The Rev. Amos Brown (left) speaks at a City Hall rally. Photo: Katy Raddatz / The Chronicle
For the city’s black community, it is long past time for San Francisco to prove it’s “the city that knows how” — to prove it knows how to make amends for its historic injustices to that community. As we mark the celebration of the life and work of Dr. Martin Luther King Jr., it is time for San Francisco to establish a reparations fund that restores equal opportunity, equal rights, and dignity to African Americans living here as well as those who have been forced out of the community by injustice.
The black community here — what remains of it — continues to suffer from the fallout of the human degradation of slavery, compounded by the city’s failure to guarantee its black residents their human rights. These injustices go back to the 1850s, when blacks were denied the right to sit on juries, denied jobs, denied housing, and denied the opportunity to be full, equal members of the community.
San Francisco as we know it today would not exist without the African Americans who came here in huge numbers during World War II to toil in the defense plants and shipyards. Without them, our nation would not have won that war against fascism and tyranny. They also built a vibrant community in the Fillmore District, a business and entertainment area that was hailed as the Harlem of the West, and a vital economic engine for a booming city.
Yet, a few years after the end of the war, the city repeated its pattern of injustice. So-called “urban renewal” programs destroyed the economic heart of the black Fillmore and devastated the proud black neighborhood around it. Based not in progress but in racism, these programs were coupled with substandard public education, substandard housing, and denial of economic opportunity.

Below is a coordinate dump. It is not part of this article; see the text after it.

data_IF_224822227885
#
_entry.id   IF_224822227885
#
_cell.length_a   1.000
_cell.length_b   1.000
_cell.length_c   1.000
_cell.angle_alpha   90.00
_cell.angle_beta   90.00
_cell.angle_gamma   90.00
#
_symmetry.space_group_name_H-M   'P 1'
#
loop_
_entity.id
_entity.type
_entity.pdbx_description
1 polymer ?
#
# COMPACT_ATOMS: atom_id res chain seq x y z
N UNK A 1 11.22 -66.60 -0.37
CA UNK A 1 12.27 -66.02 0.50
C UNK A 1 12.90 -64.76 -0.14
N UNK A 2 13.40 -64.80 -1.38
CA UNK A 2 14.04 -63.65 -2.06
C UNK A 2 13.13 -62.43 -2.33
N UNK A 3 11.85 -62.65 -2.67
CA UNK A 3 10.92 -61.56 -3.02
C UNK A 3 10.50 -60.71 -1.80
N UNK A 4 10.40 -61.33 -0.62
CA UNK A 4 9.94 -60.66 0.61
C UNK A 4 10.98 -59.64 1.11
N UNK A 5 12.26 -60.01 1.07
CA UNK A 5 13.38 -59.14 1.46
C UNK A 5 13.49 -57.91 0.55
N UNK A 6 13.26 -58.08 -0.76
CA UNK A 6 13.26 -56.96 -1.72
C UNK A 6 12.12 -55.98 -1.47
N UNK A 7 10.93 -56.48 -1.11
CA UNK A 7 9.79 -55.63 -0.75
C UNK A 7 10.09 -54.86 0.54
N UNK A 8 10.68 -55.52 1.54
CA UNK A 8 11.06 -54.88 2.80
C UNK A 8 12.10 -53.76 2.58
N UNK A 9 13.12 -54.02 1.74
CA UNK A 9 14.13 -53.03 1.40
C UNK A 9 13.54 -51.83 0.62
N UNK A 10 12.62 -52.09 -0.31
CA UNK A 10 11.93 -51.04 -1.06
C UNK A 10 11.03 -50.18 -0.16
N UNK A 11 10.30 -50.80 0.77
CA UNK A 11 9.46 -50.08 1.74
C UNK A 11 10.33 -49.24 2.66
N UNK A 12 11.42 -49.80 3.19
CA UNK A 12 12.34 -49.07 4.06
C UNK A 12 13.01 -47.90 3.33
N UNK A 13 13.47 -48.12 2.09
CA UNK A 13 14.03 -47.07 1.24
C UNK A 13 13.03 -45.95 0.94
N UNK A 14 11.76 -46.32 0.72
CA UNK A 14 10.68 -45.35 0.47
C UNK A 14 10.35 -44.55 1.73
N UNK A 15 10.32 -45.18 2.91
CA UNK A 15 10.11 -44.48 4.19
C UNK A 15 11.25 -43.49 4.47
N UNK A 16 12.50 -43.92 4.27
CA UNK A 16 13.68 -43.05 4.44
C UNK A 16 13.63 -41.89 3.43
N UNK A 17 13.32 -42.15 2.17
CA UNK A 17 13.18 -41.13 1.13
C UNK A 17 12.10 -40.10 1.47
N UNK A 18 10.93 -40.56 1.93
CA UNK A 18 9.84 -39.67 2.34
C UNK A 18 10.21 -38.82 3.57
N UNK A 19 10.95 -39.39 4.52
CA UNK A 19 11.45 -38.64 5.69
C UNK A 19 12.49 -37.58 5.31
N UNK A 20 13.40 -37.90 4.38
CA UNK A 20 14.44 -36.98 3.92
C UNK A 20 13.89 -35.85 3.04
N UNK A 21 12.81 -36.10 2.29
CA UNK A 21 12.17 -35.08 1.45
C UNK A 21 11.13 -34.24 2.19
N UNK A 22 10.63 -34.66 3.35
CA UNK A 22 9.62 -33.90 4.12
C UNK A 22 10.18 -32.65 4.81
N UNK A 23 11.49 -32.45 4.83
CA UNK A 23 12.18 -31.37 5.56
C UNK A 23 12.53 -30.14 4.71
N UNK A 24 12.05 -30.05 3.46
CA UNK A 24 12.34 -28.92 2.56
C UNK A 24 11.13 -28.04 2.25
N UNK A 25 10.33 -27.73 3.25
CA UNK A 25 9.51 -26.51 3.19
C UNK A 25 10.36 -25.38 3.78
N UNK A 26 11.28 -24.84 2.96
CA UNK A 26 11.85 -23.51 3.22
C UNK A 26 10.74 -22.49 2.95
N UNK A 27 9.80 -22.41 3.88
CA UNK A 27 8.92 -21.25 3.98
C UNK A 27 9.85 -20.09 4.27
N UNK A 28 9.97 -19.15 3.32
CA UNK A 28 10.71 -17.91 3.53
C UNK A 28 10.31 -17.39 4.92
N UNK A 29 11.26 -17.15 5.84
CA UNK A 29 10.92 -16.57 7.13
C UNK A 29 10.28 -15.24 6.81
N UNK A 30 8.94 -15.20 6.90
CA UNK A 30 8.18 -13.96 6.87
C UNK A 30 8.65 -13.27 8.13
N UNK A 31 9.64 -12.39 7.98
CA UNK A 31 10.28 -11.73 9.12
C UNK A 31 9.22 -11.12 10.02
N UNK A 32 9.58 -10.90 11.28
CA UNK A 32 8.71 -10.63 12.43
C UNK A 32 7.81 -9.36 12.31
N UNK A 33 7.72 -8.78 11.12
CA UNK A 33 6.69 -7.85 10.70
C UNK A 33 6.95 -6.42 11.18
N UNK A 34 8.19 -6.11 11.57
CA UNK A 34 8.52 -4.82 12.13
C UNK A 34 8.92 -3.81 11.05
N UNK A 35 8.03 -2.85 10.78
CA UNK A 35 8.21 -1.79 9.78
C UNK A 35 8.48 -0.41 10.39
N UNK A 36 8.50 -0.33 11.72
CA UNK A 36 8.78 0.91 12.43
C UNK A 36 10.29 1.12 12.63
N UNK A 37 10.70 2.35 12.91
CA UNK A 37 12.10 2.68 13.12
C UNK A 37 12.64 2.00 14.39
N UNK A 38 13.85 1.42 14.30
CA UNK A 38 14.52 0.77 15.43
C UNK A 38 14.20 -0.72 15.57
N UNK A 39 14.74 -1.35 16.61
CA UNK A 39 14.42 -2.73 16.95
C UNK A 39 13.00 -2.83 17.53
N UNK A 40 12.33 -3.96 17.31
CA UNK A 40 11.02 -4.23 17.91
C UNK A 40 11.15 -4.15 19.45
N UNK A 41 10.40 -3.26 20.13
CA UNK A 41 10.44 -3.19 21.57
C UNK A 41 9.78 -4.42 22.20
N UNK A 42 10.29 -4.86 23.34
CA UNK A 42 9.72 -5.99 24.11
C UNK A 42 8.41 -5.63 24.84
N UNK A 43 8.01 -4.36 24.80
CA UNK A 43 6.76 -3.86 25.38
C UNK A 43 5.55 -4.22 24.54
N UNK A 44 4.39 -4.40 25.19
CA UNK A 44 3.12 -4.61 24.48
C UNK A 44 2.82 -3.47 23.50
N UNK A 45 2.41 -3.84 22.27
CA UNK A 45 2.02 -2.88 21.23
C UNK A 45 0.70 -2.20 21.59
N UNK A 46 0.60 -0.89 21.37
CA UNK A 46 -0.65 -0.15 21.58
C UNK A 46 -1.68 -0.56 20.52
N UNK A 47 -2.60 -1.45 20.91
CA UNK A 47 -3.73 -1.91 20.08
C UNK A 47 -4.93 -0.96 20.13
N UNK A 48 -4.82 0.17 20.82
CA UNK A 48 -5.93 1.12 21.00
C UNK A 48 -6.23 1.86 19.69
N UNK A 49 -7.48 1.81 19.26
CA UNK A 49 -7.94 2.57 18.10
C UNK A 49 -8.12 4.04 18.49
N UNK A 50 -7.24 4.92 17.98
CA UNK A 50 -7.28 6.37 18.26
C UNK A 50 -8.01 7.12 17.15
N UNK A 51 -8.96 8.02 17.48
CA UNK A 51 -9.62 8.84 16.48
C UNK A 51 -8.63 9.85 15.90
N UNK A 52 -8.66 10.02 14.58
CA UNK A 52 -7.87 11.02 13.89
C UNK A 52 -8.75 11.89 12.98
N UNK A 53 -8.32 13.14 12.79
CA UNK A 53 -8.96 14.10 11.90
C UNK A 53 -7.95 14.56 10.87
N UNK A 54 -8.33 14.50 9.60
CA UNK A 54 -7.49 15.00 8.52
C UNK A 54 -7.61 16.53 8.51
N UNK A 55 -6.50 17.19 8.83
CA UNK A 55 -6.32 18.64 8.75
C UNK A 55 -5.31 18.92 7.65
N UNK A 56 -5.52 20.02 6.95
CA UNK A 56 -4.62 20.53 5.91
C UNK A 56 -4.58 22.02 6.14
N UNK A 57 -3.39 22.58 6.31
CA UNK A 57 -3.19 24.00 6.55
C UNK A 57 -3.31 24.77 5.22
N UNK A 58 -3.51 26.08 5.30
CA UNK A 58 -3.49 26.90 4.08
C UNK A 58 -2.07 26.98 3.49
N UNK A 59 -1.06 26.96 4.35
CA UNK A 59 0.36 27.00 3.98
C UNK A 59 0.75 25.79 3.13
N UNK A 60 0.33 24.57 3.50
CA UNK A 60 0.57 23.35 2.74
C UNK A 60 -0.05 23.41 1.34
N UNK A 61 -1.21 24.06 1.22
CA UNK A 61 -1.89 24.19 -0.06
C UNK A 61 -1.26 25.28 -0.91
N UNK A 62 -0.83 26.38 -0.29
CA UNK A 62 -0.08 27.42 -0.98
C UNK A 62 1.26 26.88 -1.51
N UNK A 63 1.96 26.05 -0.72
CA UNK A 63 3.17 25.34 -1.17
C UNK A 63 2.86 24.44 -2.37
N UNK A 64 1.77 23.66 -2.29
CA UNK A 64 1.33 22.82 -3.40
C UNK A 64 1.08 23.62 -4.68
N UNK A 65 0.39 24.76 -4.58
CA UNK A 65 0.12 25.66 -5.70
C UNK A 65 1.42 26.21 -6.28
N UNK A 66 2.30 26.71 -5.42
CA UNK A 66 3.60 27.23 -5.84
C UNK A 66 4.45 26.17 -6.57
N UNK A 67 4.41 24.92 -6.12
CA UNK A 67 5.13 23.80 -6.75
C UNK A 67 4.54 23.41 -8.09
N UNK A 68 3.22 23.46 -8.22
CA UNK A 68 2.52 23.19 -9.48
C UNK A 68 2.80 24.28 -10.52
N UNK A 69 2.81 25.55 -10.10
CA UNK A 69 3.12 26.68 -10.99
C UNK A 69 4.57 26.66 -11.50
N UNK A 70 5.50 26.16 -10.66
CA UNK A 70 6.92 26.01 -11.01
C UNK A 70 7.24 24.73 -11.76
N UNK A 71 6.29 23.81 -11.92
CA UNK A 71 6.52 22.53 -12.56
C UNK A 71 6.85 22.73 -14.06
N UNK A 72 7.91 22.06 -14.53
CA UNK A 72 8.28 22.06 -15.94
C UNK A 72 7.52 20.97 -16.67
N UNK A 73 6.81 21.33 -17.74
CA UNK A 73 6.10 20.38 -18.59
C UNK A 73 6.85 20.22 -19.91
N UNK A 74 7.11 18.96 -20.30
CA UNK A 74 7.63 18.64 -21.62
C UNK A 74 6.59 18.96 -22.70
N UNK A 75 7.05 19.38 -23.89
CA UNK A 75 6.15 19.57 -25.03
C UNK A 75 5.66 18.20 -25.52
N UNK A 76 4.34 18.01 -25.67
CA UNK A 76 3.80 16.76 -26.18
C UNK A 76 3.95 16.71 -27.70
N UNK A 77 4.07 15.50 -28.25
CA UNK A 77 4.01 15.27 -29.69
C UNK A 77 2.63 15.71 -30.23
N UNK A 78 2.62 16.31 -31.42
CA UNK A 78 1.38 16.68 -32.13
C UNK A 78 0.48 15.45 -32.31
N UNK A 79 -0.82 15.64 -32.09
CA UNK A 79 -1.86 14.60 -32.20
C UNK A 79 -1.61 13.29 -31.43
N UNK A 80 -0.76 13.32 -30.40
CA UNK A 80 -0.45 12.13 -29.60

Rampant, visible discrimination continued to batter our community in the following decades, and the unchecked gentrification today continues to drive blacks out of the city they helped to build. Blacks represented 13% of the city’s population in 1970; today they account for less than 4% of its residents, even though the overall population has grown steadily for 40 years. That has had a devastating effect on black businesses, black cultural centers, black churches and every other part of the black community.
The city today is culpable. These are not past injustices, but injustices that remain unaddressed.
The results cannot be laid at the feet of former generations. They are the responsibility of the current generation.
If San Francisco wants to know how to correct this injustice, it can look to the city of Evanston, Ill., which last year created a reparations fund for its African American residents, paid for by the city’s hotel and marijuana taxes. Our city has the same revenue sources — on a far larger scale — that the Board of Supervisors should set aside to an ongoing reparations fund and dedicated to four major community initiatives.